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The villages around Tabua are particularly stunning, and around 90 minutes from Porto airport. This region is close to the Serra da Estrela Natural Park.

Portugal’s Islands

Don’t forget Portugal’s islands! Madeira (and Porto Santo, it’s tiny neighbour) is already well-established, and incredibly popular for walking holidays. Further away, the Azores offer stunning scenery and – in places – a true wilderness feel. All of Portugal’s islands boast a climate often referred to as “eternal spring.”

 

Life in rural Portugal is a definite improvement to the UK.

Life in rural Portugal is a definite improvement to the UK.

 

Madeira is easy to reach, with frequent year-round flights from across the UK. The Azores are a little more tucked away, but becoming more popular. There are weekly year-round flights from Stansted, and more from May to October.

Example Properties

Moncarapacho: If you like the idea of a turnkey business, this property in Moncarapacho is ready to go! There’s a completely private owners area, and then six guest suites, all in great condition. As the property has already been run as this kind of business, there’s already a pool, a petanque court, and even a café setup and barbecue area. It’s on the market at €890,000.

Central Portugal: With five bedrooms and four bathrooms, this property near Tomar is definitely suitable for rural tourism in Portugal. Add in the fact there’s a restaurant downstairs and things start to get really interesting! Perfect for cookery classes or any other kind of “foodie” business, it’s on the market for just €400,000.

Madeira: This wonderfully secluded country property has room for plenty of guests, a stunning pool, and arresting sea and mountain views. It’s also not far from Madeira’s airport and capital city, Funchal, both around half an hour away. On the market for €480,000.

Legality and Bureaucracy

Obviously it’s worth remembering that starting a business anywhere has its challenges. Having good legal support and the ability to speak in Portuguese, or have someone speak it for you, will be a tremendous help.

Generally speaking, however, there are plenty of positives to doing business in Portugal. The country is keen to attract investment from overseas, and there are tax and residency incentives. If you invest in property, you could qualify for easy residency under Portugal’s “Golden Visa” scheme.

Portugal is ranked 34th in the World Bank’s “Ease of Doing Business” index. This places the country higher than Switzerland, The Netherlands and Belgium.

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It makes sense to get in touch with trusted lawyers and accountants, to ensure you meet all of your legal requirements. Setting up in business in Portugal is reasonably straightforward, but there are various structures to choose from. Which is best for you will depend on your individual circumstances.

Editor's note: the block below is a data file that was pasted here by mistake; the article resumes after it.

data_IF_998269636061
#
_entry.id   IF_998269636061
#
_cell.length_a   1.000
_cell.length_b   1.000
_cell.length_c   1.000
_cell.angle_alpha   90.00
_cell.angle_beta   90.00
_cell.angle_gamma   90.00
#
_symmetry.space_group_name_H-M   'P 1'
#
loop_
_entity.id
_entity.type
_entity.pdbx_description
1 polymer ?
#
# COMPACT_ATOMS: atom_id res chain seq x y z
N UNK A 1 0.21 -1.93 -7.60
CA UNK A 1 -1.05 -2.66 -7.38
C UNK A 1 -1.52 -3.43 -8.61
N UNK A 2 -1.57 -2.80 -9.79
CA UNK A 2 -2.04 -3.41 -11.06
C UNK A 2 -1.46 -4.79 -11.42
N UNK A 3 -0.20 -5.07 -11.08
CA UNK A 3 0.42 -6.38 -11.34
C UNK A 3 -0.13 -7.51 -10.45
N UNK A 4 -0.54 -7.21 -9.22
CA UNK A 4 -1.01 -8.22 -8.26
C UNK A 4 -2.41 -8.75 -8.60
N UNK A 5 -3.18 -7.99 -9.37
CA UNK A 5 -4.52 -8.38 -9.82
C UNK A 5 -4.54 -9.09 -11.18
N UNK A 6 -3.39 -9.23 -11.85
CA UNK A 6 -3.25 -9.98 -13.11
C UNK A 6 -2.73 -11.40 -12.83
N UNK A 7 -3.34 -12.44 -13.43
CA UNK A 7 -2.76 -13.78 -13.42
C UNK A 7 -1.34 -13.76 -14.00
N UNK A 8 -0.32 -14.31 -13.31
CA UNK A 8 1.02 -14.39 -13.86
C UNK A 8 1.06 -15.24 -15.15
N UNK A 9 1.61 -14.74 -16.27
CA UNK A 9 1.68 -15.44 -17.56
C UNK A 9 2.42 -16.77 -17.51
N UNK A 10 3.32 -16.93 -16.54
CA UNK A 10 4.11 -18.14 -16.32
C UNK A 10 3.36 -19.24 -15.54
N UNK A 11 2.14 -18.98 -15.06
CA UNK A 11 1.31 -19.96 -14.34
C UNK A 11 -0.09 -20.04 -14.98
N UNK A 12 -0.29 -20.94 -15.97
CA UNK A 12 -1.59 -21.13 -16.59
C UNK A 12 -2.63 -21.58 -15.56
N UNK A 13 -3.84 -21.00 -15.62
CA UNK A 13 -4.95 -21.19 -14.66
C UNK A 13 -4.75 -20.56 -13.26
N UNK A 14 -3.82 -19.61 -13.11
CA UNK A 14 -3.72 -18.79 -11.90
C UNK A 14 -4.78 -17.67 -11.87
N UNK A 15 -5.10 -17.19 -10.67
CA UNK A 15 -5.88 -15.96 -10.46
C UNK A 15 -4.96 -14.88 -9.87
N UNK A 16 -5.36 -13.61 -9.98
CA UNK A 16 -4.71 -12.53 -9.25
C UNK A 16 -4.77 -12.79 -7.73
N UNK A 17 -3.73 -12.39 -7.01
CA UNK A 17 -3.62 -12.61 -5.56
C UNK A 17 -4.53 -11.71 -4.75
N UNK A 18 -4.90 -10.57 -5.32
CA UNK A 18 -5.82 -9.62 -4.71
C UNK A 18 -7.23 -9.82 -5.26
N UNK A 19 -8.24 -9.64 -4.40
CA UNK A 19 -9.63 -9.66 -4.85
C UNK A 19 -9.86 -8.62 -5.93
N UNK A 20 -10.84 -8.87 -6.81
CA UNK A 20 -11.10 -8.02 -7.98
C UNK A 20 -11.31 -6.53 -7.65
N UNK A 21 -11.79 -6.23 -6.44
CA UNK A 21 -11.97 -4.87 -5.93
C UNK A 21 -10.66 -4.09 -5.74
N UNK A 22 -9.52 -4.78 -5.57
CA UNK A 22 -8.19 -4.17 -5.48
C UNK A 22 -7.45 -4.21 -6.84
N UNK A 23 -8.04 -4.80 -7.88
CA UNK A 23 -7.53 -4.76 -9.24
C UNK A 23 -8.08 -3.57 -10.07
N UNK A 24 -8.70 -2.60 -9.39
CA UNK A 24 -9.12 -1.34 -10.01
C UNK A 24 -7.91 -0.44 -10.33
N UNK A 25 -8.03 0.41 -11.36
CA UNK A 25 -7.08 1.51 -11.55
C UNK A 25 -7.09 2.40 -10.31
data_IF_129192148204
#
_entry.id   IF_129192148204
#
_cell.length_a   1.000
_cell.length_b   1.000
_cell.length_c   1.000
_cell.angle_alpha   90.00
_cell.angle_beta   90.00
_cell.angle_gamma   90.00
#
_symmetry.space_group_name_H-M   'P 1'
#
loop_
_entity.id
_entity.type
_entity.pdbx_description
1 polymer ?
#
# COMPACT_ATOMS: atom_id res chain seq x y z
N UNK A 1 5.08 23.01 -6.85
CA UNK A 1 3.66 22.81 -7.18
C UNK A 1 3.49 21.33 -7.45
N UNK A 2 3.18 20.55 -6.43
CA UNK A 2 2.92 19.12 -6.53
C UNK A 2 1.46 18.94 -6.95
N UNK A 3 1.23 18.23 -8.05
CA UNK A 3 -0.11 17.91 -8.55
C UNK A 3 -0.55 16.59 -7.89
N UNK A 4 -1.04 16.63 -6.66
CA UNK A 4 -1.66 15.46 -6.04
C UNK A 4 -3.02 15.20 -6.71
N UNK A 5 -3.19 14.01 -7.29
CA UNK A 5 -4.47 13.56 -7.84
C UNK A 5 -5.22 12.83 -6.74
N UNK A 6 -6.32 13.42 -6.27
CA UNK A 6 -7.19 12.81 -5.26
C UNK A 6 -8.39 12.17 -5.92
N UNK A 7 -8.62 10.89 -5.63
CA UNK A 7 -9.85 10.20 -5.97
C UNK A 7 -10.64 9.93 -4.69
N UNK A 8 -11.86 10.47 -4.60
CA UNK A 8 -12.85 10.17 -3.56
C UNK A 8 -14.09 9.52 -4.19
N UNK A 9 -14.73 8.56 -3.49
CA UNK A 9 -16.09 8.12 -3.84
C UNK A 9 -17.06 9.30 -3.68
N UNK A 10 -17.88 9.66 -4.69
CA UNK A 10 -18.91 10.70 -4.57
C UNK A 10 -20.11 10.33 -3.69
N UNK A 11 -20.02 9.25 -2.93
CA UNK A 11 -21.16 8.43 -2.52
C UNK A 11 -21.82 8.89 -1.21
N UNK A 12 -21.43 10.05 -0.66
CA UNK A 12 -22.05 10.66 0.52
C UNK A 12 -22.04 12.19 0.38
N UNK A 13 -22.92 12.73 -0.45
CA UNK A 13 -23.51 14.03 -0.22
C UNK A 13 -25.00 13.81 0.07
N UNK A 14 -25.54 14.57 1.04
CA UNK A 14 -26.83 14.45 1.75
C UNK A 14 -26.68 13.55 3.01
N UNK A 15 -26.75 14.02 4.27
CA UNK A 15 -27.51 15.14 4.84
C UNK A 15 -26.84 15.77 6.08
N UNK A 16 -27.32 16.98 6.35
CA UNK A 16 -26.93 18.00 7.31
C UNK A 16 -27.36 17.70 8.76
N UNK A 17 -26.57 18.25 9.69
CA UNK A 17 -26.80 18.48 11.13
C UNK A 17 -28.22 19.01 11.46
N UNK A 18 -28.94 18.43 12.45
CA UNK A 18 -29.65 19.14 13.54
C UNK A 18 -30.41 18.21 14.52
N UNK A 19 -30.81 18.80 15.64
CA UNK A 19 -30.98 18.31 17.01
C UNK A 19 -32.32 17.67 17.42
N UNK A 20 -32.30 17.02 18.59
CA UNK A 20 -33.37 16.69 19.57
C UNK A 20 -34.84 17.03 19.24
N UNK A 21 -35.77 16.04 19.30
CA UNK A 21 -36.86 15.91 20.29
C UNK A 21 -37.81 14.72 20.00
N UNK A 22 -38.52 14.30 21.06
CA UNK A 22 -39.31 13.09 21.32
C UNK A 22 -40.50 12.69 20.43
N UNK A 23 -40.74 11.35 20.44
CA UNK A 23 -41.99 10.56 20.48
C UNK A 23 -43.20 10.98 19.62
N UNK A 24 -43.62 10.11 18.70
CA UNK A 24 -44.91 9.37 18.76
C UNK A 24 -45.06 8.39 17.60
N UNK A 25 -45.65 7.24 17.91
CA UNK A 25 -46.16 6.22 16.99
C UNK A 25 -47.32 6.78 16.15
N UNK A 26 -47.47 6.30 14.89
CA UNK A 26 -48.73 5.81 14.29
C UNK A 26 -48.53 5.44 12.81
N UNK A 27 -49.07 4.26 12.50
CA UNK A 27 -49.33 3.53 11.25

Beyond some clamp-downs around Airbnb-type properties, Portugal is very open to new tourism businesses. However, it’s wise to ensure you follow all of the necessary instructions regarding registering guest accommodation licences (alojamento local), as fines can be steep.

In addition, there are not-for-profit organisations, including the Associação do Turismo de Habitaçãowho work to support rural tourism in Portugal. Not only do these provide a ready-made network for such businesses, they give you a potential avenue for promoting your new accommodation.

More Inspiration!

If you like the idea of setting up this kind of business in Portugal, why not find some inspiration among these existing properties?

Shamballah Yoga Retreat: Near Sintra national park, this small-scale tourism business offers one-week yoga retreats. Located between countryside and sea, this retreat consists of the owner’s home and just three units of guest accommodation. This really serves to demonstrate how possible it is to create a business like this – even with a smaller property.

Pedras Salgadas: At the other end of the scale, this resort shows what can be done with big ideas and a bigger budget. Located inland, around an hour from Porto, this eco-resort offers super-modern eco-houses and tree-houses. There are facilities including a spa and a restored chapel on the grounds.

Casa da Ermida de Santa Catarina: Santa Caterina House is certainly quirky, located on the peninsula of a reservoir near the Spanish border. Here there are just seven rooms, with no TVs to ensure tranquility. Activities on-site include all kinds of watersports, wine cellar tours, and country treks.

Rural tourism in Portugal provides a genuine opportunity to realise a vision and create a new life. To find out more about finding your perfect property in Portugal, download your free Viewing Trip Guide below.